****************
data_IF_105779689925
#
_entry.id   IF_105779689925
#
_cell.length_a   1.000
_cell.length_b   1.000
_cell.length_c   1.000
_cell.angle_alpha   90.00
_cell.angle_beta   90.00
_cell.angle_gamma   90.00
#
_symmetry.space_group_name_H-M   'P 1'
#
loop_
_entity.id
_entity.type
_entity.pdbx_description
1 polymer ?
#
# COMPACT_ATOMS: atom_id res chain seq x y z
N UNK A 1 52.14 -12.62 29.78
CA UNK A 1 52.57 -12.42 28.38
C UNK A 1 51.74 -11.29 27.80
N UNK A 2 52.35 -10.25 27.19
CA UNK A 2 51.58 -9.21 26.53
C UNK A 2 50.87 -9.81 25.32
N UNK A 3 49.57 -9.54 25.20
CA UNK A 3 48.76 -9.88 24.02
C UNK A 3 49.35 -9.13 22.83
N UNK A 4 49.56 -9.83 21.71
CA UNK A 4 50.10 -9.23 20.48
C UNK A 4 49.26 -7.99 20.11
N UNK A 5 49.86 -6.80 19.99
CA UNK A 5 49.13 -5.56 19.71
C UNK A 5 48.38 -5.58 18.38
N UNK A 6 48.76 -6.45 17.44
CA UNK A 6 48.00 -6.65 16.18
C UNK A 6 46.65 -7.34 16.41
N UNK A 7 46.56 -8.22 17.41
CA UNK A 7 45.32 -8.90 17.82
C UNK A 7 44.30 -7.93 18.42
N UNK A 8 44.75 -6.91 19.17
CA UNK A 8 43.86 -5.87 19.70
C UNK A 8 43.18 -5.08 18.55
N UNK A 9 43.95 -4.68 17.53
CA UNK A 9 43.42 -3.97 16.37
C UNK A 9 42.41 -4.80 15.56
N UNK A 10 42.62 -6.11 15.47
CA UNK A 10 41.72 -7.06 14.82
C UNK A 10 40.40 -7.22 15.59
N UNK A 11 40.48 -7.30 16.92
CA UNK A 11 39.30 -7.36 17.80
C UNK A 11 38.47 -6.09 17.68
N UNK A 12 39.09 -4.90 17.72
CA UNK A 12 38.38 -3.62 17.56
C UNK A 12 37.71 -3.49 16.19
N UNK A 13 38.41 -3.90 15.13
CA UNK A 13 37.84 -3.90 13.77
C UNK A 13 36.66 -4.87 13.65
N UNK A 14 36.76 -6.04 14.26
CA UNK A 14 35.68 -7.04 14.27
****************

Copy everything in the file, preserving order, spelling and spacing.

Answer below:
data_IF_105779689925
#
_entry.id   IF_105779689925
#
_cell.length_a   1.000
_cell.length_b   1.000
_cell.length_c   1.000
_cell.angle_alpha   90.00
_cell.angle_beta   90.00
_cell.angle_gamma   90.00
#
_symmetry.space_group_name_H-M   'P 1'
#
loop_
_entity.id
_entity.type
_entity.pdbx_description
1 polymer ?
#
# COMPACT_ATOMS: atom_id res chain seq x y z
N UNK A 1 52.14 -12.62 29.78
CA UNK A 1 52.57 -12.42 28.38
C UNK A 1 51.74 -11.29 27.80
N UNK A 2 52.35 -10.25 27.19
CA UNK A 2 51.58 -9.21 26.53
C UNK A 2 50.87 -9.81 25.32
N UNK A 3 49.57 -9.54 25.20
CA UNK A 3 48.76 -9.88 24.02
C UNK A 3 49.35 -9.13 22.83
N UNK A 4 49.56 -9.83 21.71
CA UNK A 4 50.10 -9.23 20.48
C UNK A 4 49.26 -7.99 20.11
N UNK A 5 49.86 -6.80 19.99
CA UNK A 5 49.13 -5.56 19.71
C UNK A 5 48.38 -5.58 18.38
N UNK A 6 48.76 -6.45 17.44
CA UNK A 6 48.00 -6.65 16.18
C UNK A 6 46.65 -7.34 16.41
N UNK A 7 46.56 -8.22 17.41
CA UNK A 7 45.32 -8.90 17.82
C UNK A 7 44.30 -7.93 18.42
N UNK A 8 44.75 -6.91 19.17
CA UNK A 8 43.86 -5.87 19.70
C UNK A 8 43.18 -5.08 18.55
N UNK A 9 43.95 -4.68 17.53
CA UNK A 9 43.42 -3.97 16.37
C UNK A 9 42.41 -4.80 15.56
N UNK A 10 42.62 -6.11 15.47
CA UNK A 10 41.72 -7.06 14.82
C UNK A 10 40.40 -7.22 15.59
N UNK A 11 40.48 -7.30 16.92
CA UNK A 11 39.30 -7.36 17.80
C UNK A 11 38.47 -6.09 17.68
N UNK A 12 39.09 -4.90 17.72
CA UNK A 12 38.38 -3.62 17.56
C UNK A 12 37.71 -3.49 16.19
N UNK A 13 38.41 -3.90 15.13
CA UNK A 13 37.84 -3.90 13.77
C UNK A 13 36.66 -4.87 13.65
N UNK A 14 36.76 -6.04 14.26
CA UNK A 14 35.68 -7.04 14.27